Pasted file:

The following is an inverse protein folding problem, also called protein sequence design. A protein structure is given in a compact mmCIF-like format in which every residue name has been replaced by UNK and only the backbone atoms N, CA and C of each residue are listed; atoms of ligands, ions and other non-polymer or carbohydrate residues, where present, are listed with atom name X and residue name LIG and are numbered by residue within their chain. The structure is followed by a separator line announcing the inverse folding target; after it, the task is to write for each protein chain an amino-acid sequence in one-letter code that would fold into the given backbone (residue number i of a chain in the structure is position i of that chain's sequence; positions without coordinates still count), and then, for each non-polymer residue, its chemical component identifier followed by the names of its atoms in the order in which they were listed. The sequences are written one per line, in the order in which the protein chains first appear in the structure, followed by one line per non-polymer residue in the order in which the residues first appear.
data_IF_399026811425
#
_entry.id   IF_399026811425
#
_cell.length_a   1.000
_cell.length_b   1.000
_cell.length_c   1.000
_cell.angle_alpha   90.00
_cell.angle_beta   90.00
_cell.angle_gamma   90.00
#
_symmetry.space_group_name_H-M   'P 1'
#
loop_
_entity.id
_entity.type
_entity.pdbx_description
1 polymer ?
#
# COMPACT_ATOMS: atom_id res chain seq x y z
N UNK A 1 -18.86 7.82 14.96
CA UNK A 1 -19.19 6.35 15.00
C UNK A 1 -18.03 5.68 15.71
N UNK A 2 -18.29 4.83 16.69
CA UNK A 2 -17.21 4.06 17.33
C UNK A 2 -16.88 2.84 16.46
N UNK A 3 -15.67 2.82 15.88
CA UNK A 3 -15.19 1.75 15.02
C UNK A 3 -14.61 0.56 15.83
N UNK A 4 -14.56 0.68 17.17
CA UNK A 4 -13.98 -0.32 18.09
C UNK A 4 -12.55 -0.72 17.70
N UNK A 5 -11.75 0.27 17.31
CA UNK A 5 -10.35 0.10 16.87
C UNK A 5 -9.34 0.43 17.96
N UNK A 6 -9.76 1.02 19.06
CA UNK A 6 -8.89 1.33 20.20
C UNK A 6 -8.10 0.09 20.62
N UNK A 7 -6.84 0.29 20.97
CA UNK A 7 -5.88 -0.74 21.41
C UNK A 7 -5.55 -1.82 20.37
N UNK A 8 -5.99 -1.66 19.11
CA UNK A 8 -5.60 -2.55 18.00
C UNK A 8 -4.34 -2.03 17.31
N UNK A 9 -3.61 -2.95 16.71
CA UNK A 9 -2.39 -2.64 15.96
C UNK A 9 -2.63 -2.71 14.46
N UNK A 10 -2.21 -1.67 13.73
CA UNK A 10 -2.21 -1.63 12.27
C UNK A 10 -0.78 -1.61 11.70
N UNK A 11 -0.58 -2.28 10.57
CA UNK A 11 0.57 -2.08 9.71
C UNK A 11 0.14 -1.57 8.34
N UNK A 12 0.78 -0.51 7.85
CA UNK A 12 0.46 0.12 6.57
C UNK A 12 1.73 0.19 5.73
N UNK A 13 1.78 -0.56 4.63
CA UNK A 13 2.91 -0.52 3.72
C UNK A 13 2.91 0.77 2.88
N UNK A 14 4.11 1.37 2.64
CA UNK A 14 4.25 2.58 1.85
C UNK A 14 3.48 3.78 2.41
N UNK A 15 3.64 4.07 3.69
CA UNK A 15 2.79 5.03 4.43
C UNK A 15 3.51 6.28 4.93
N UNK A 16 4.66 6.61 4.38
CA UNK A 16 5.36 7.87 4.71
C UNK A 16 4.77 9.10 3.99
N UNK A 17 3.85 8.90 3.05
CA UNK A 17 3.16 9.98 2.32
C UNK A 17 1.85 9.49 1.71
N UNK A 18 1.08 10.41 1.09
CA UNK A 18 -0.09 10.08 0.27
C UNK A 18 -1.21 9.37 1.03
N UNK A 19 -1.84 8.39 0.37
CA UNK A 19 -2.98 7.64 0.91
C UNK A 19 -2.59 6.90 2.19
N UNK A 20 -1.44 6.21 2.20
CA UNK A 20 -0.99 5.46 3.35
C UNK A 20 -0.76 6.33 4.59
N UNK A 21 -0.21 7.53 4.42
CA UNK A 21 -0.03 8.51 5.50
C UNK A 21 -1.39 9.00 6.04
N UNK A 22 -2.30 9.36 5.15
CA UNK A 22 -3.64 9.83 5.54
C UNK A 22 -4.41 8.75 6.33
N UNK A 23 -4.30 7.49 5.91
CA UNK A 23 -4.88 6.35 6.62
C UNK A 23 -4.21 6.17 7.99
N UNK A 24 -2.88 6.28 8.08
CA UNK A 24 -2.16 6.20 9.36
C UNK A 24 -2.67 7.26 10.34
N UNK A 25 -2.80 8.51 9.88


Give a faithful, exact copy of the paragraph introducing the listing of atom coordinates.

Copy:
The following is an inverse protein folding problem, also called protein sequence design. A protein structure is given in a compact mmCIF-like format in which every residue name has been replaced by UNK and only the backbone atoms N, CA and C of each residue are listed; atoms of ligands, ions and other non-polymer or carbohydrate residues, where present, are listed with atom name X and residue name LIG and are numbered by residue within their chain. The structure is followed by a separator line announcing the inverse folding target; after it, the task is to write for each protein chain an amino-acid sequence in one-letter code that would fold into the given backbone (residue number i of a chain in the structure is position i of that chain's sequence; positions without coordinates still count), and then, for each non-polymer residue, its chemical component identifier followed by the names of its atoms in the order in which they were listed. The sequences are written one per line, in the order in which the protein chains first appear in the structure, followed by one line per non-polymer residue in the order in which the residues first appear.